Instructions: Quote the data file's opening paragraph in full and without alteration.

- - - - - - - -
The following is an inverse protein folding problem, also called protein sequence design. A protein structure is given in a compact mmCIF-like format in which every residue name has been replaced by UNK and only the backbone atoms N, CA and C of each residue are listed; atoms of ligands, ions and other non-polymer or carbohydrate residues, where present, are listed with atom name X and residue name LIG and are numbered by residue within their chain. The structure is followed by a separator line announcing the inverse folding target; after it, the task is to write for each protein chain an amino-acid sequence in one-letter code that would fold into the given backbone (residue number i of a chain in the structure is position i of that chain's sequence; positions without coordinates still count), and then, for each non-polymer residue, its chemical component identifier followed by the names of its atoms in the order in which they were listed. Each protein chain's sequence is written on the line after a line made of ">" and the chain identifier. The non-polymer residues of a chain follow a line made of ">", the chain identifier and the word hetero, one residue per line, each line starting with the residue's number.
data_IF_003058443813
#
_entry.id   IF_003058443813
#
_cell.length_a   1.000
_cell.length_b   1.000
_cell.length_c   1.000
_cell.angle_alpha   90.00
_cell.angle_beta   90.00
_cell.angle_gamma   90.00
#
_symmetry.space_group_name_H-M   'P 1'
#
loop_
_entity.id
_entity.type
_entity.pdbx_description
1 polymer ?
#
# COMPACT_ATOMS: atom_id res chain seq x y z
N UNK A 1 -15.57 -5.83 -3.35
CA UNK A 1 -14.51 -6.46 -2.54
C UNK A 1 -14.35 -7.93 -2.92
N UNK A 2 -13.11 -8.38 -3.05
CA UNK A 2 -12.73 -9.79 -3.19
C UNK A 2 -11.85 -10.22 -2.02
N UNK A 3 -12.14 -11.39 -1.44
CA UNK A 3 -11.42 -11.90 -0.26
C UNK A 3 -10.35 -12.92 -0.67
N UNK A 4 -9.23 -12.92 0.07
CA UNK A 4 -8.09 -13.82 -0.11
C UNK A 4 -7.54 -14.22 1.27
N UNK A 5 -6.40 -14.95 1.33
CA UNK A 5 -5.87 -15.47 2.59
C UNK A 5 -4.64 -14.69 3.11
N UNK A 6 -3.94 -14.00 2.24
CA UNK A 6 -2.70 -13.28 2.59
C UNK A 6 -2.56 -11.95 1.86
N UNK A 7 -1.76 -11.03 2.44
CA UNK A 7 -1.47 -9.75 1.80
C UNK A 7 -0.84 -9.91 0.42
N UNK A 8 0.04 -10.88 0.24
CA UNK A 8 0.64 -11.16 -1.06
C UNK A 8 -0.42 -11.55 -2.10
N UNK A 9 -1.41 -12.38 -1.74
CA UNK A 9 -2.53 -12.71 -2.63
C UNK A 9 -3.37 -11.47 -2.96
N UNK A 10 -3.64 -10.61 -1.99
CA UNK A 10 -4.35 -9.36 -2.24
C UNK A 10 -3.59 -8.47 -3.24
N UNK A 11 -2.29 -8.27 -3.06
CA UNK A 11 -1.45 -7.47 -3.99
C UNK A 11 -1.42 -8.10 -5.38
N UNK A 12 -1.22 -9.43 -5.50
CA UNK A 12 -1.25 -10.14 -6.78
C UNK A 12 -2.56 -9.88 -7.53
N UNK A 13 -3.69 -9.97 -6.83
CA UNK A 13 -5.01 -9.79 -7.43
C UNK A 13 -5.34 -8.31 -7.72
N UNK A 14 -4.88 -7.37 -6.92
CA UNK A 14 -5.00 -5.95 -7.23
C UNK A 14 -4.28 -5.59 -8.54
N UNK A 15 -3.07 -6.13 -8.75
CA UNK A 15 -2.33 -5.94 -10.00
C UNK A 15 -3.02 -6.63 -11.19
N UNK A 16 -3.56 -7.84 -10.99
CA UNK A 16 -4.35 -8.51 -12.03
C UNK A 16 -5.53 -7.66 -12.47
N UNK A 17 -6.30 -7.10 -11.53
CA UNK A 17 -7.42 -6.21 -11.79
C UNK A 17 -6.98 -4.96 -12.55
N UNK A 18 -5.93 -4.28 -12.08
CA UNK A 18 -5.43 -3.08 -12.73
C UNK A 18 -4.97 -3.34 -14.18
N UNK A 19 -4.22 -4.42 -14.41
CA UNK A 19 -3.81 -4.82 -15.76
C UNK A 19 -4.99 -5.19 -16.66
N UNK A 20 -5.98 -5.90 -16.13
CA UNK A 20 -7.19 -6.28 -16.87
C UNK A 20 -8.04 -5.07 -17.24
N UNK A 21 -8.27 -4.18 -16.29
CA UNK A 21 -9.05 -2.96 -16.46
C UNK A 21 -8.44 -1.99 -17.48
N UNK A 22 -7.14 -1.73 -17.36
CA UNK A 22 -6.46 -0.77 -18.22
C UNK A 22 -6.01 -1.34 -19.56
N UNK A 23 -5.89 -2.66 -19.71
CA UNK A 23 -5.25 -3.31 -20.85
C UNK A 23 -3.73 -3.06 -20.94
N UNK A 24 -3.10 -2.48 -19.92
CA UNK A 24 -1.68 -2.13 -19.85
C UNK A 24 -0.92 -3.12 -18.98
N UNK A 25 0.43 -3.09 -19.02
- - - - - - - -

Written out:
The following is an inverse protein folding problem, also called protein sequence design. A protein structure is given in a compact mmCIF-like format in which every residue name has been replaced by UNK and only the backbone atoms N, CA and C of each residue are listed; atoms of ligands, ions and other non-polymer or carbohydrate residues, where present, are listed with atom name X and residue name LIG and are numbered by residue within their chain. The structure is followed by a separator line announcing the inverse folding target; after it, the task is to write for each protein chain an amino-acid sequence in one-letter code that would fold into the given backbone (residue number i of a chain in the structure is position i of that chain's sequence; positions without coordinates still count), and then, for each non-polymer residue, its chemical component identifier followed by the names of its atoms in the order in which they were listed. Each protein chain's sequence is written on the line after a line made of ">" and the chain identifier. The non-polymer residues of a chain follow a line made of ">", the chain identifier and the word hetero, one residue per line, each line starting with the residue's number.